It’s strange to think that the Criterion Collection chose Tie Me Up! Tie Me Down! as Pedro Almodóvar’s first entry into their iconic series. Not because it’s a bad film; no Almodóvar film can be accused of that, although Kika isn’t precisely one of his finest moments. Rather, it’s because the film is thought of so little when you think of the Spaniard’s stellar canon.
Where can one begin? First, we have Law of Desire, which announced the arrival of Carmen Maura as his first muse. Then there’s Women on the Verge of a Nervous Breakdown which was the film that catapulted him towards world fame (making even Madonna a fan of his work), the early ’90s were weird for him, although The Flower of My Secret is most certainly one of his best character studies (not to mention the spiritual mother to his most flawless film to date, 2006’s Volver). Then, of course, there’s the Oscar-winning All About My Mother, the devastating Talk to Her, the already mentioned Volver and its complex, if very underrated follow-up Broken Embraces and… you get the idea.
There are so many films you think of when you think “Almodóvar”; Tie Me Up! Tie Me Down! is rarely one of them. Perhaps Criterion had trouble getting rights to his more famous work? Perhaps they’re planning to pull a Charlie Chaplin on us and start delivering Almodóvar films on a yearly basis; or, perhaps, they do have a point, and Tie Me Up! Tie Me Down! is in fact worthy of being the very first Almodóvar film in the Criterion Collection.
Let’s examine the facts: the 1990 film stars two of Spain’s brightest stars, Antonio Banderas and Victoria Abril; it is the follow-up to Women on the Verge of a Nervous Breakdown; and its sexual content was so controversial that it forced the puritanical Motion Picture Association of America to implement the NC-17 category, in order to condemn its sexual details without flat out accusing it of being pornography.
Tie Me Up! Tie Me Down!‘s cultural value as a piece of where the Western world stood in the ’90’s in indeed important to point out, and would therefore make it qualify as a classic in its own right. And yet the truth is that viewing after viewing, the film reveals itself to be so much more than what you remembered; its value has only increased, and it has come to be perfectly described by that overly ambiguous adjective: underrated.
Set in a world so colorful we are led to imagine might only exist within its protagonist’s head, the film introduces us to mental patient Ricky (Banderas), who upon being released from a clinic decides that the only logical next step to take is to go find the love of his life: former porn star Marina Ozores (Abril), with whom he once shared a casual tryst. Using resources both creepy and fantastical, he finds her; Marina, of course, has no idea of who this mad man might be. Not letting this small detail discourage him, he decides to kidnap and restrain her, to force her to fall in love with him. At that point, it becomes clear that Tie Me Up! Tie Me Down! is satirical horror film; it forces us to wonder if love isn’t anything other than pure and simple insanity.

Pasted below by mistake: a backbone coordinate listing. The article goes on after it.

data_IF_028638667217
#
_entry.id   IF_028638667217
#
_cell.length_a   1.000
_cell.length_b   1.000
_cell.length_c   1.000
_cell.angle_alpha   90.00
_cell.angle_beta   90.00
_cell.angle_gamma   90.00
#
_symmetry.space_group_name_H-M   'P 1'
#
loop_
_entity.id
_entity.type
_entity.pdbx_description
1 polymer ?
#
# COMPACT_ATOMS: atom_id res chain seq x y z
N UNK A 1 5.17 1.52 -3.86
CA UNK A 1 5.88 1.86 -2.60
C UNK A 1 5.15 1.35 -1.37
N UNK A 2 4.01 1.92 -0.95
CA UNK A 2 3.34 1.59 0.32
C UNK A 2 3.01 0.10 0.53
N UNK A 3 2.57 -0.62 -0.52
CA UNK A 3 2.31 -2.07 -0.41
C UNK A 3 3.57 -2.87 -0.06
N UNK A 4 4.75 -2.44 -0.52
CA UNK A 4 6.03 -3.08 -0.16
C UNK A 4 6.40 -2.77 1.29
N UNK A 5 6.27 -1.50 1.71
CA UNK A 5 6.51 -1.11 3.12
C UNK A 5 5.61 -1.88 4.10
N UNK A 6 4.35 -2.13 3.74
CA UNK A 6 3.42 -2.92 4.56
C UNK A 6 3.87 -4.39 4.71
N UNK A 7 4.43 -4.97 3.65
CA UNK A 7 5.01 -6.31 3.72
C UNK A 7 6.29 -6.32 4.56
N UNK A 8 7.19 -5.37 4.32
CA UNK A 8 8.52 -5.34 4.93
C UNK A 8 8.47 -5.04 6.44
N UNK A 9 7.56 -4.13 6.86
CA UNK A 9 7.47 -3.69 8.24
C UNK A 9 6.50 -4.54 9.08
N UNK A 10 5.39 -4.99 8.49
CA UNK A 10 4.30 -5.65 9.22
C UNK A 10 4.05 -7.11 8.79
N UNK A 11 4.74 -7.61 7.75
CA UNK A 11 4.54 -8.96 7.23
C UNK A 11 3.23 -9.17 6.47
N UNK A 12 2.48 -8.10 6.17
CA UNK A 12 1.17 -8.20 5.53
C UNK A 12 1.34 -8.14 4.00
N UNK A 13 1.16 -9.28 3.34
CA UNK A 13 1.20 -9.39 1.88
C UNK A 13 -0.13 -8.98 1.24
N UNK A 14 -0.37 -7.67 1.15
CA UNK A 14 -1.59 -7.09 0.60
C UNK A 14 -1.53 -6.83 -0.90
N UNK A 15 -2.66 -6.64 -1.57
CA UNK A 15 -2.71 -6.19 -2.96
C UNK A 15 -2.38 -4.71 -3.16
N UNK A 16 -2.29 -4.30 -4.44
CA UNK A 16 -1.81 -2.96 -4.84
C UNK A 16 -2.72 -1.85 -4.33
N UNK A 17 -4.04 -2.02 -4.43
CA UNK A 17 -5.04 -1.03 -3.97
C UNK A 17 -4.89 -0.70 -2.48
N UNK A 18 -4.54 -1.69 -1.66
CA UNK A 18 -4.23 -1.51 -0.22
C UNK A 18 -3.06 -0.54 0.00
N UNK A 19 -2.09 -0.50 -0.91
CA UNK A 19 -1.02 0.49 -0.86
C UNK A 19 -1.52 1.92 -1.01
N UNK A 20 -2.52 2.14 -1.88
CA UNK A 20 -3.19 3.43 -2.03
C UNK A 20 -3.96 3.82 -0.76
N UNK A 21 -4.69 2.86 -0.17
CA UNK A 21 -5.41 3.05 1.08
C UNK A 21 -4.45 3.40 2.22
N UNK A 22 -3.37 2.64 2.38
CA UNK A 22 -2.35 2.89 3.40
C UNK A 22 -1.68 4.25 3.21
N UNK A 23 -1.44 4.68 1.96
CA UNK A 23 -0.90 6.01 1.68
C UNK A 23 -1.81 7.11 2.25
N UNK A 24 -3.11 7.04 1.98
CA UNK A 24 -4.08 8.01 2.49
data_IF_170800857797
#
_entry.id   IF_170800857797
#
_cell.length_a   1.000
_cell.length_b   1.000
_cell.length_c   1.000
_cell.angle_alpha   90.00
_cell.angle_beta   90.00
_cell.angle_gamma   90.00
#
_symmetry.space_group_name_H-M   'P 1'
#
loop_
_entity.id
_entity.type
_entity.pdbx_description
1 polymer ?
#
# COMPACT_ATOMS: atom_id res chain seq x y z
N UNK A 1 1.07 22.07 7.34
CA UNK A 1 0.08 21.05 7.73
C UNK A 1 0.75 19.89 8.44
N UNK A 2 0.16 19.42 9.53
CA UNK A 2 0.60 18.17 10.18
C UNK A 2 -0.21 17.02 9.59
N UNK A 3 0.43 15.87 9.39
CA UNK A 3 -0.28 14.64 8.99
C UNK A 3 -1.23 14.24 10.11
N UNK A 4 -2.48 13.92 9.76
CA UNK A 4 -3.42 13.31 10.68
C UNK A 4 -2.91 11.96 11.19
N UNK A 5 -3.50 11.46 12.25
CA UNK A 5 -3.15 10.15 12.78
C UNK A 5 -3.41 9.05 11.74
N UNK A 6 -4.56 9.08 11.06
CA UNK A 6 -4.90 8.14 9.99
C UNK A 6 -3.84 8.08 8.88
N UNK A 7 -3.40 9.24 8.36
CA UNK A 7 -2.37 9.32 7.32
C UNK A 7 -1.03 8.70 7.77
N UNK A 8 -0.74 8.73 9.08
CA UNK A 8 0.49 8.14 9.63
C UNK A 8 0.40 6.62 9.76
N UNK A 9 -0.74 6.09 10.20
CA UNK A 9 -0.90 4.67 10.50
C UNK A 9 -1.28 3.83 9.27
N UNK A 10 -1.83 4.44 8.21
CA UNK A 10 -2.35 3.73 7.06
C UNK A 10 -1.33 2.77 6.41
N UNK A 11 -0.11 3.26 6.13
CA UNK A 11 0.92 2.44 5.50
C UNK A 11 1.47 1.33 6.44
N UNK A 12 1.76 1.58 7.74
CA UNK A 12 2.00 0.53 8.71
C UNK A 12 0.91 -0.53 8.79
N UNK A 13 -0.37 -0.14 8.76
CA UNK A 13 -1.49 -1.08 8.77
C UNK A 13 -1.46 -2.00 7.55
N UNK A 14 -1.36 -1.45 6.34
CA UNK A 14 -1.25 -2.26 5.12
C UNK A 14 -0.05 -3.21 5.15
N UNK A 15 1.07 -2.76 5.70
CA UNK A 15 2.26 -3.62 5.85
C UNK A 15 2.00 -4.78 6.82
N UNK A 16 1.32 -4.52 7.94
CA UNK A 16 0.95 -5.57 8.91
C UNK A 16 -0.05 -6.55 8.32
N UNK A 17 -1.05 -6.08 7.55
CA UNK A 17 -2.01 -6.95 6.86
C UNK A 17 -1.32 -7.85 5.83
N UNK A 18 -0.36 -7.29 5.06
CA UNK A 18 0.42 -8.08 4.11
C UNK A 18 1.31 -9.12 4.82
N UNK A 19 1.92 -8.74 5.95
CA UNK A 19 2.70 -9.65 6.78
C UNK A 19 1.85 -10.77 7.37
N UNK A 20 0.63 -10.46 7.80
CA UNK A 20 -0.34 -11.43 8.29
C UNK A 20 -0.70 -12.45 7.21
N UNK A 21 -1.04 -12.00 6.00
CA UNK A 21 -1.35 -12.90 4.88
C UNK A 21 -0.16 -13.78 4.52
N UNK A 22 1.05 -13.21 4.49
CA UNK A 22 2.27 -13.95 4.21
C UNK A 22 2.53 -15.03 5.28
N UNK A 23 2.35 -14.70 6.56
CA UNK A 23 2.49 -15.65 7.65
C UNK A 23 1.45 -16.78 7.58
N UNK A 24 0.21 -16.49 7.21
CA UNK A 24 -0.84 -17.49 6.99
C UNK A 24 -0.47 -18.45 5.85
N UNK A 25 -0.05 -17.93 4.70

Anchored by Banderas’ disturbingly seductive performance—no other director has been able to tap into what makes the actor so great as Almodóvar—the film surprisingly works as both a swoon-worthy romantic comedy and a terrifying film about imprisonment, as we see Ricky’s seduction techniques as either very erotic or bordering on torture. Playing with the concept of Stockholm Syndrome, Almodóvar’s unique take on the romantic comedy often reminds us of the Technicolor extravaganzas starring classic Hollywood stars like Doris Day and Rock Hudson, continuing to perpetuate the notion that what we learn from the movies to be romance, might be nothing more than a pathological condition. Is Ricky really wrong in believing Marina will love him when the movies themselves might have put this idea in him?
The director also makes clever observations on how media is consumed given that, while Marina has left the world of pornography behind, Ricky still sees her as the object of his sexual desire. In a way, Tie Me Up! Tie Me Down! was preparing us for the puritanical reactions it would spark, as it makes us realize that pornography and love are only in the eye of the beholder.
Tie Me Up! Tie Me Down! is presented in a stunning new 2K digital restoration, supervised by director Almodóvar and executive producer Agustín Almodóvar, with 5.1 surround DTS-HD Master Audio soundtrack on the Blu-ray. Included in the disc are also an array of special features like an interview with Almodóvar collaborator and Sony Pictures Classics copresident Michael Barker, a 2003 conversation between the director and Banderas, footage from the 1990 premiere and best of all an illuminating documentary about the making of the film in which Abril, Banderas, and Almodóvar himself look back on the film that made them bona fide international sensations.